There was a whole session devoted to designs on Wednesday afternoon at the MARQUES Annual Conference.
Michael Maier of COTY Germany started off by explaining his company’s approach to IP protection, including both trade marks and designs. He said he always requests the marketing teams to provide examples of the bottle designs, both for a design search and to consider protection for the design.
When it comes to getting protection, there are often two options, he said: trade mark or registered design? EU case law is quite strict on trade mark protection for shapes, and bottles will probably have to be distinctive to be registrable. But designs can be obtained very easily, are unexamined and are very cost-effective compared to trade marks. Broad protection can be obtained through RCDs or the Hague System.
Oliver Nilgen of Meissner Bolte gave a lawyer’s perspective, highlighting the novelty requirement in design law. The protection strategy must be defined before any disclosure, he said, and he discussed national differences regarding issues such as novelty examination, filing multiple designs, three-dimensional designs and descriptions. In the light of the differences, is it wise to file one design application covering major markets such as the EU, United States, Japan and Korea, asked Oliver.
Addressing that question, Grégoire Bisson, Director of The Hague Registry at WIPO, said: “Unlike the Madrid System, The Hague System is a true one-stop shop.” It covers 66 jurisdictions in total, and the accession of the US, Japan and Korea in 2014-15 “revolutionised” the System, he added.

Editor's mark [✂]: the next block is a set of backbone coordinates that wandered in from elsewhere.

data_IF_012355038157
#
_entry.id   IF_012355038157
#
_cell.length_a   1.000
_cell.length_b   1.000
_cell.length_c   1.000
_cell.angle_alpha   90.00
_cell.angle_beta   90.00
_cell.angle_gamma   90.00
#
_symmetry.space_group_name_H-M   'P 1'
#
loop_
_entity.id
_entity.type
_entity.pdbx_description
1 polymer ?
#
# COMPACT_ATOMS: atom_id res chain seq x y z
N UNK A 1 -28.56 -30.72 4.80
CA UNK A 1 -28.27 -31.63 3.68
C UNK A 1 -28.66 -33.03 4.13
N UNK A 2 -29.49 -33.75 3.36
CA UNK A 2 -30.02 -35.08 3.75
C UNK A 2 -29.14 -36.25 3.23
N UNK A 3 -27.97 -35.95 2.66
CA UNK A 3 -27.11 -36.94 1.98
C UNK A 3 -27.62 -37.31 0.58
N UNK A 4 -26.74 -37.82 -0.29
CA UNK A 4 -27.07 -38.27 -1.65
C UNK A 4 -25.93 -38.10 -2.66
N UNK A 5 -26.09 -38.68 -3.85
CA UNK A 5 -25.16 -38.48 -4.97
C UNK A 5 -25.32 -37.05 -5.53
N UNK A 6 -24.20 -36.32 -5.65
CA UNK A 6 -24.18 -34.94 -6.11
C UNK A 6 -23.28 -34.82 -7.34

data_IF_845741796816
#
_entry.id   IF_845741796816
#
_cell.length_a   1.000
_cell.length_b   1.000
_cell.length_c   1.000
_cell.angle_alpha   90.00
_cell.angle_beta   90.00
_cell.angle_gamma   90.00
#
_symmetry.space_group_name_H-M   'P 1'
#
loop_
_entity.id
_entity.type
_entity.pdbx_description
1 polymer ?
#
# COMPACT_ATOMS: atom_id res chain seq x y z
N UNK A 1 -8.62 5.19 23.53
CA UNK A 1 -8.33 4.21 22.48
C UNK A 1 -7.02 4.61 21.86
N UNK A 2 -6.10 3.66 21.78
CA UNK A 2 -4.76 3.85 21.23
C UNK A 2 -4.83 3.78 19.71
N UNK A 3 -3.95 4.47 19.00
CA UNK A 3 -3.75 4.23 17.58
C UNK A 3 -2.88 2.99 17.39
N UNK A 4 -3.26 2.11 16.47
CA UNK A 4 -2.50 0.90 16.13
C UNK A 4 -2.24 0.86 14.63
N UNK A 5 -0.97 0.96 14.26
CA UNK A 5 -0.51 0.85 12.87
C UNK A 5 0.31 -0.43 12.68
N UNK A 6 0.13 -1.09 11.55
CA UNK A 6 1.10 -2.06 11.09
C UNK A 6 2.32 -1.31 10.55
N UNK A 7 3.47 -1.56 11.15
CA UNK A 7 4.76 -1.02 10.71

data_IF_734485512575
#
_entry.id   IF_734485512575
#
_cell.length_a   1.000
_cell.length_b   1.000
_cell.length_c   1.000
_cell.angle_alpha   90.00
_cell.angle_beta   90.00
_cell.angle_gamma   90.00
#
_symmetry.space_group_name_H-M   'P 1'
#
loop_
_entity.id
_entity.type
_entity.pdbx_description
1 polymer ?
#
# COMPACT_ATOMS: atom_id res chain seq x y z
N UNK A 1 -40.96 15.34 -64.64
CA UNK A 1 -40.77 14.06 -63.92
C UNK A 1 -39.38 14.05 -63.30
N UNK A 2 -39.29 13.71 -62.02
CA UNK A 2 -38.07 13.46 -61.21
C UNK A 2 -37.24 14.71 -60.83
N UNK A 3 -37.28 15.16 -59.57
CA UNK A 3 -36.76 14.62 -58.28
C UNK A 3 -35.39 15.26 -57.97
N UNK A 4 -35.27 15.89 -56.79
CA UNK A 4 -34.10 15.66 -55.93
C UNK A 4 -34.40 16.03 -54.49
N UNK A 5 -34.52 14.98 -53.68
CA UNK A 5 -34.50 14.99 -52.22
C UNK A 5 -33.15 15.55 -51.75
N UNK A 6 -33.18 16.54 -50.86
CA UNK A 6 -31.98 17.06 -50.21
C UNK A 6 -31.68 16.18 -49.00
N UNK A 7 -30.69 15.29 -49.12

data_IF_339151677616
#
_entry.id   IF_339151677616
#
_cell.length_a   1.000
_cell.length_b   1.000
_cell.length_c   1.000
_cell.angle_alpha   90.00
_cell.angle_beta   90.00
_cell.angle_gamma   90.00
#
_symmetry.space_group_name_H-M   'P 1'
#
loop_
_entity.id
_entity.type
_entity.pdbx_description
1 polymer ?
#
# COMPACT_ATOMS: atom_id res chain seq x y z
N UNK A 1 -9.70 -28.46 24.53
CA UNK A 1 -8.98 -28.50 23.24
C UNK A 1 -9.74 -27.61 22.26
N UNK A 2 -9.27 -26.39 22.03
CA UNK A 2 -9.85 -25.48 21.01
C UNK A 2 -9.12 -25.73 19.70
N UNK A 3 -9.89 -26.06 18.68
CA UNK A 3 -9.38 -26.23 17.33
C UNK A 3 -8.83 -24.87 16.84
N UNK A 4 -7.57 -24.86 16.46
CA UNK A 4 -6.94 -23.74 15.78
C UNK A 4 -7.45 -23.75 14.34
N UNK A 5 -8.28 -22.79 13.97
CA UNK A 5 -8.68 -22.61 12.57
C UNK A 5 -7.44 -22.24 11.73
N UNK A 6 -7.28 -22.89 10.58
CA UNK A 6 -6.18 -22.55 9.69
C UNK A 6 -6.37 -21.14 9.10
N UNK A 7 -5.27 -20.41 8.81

Grégoire highlighted the tools available to help with applications, saying: “Hague is simple … but design law is not”. A particular challenge is the refusals received from the Japanese, Korean and US offices. Offices cannot invoke national requirements on formal aspects such as colour, photographs/CAD drawings or surface shading to refuse applications: “It’s your liberty under the Hague System to use these or not.” Instead, refusals often relate to designs being insufficient or unclear, due to lack of or inadequate surface shading, lack of a description to clarify the scope of protection, insufficient views or lack of consistency among the views. “What you do from a formal point of view may affect substance,” said Grégoire.
He also addressed issues specific to certain jurisdictions, such as unity of design in the United States, and the need to specify the principal design and be specific in the product indication in Japan and Korea. By paying attention to these issues, you can be successful but it pays to be prepared, said Grégoire: “You need to do a bit more thinking before filing your application.”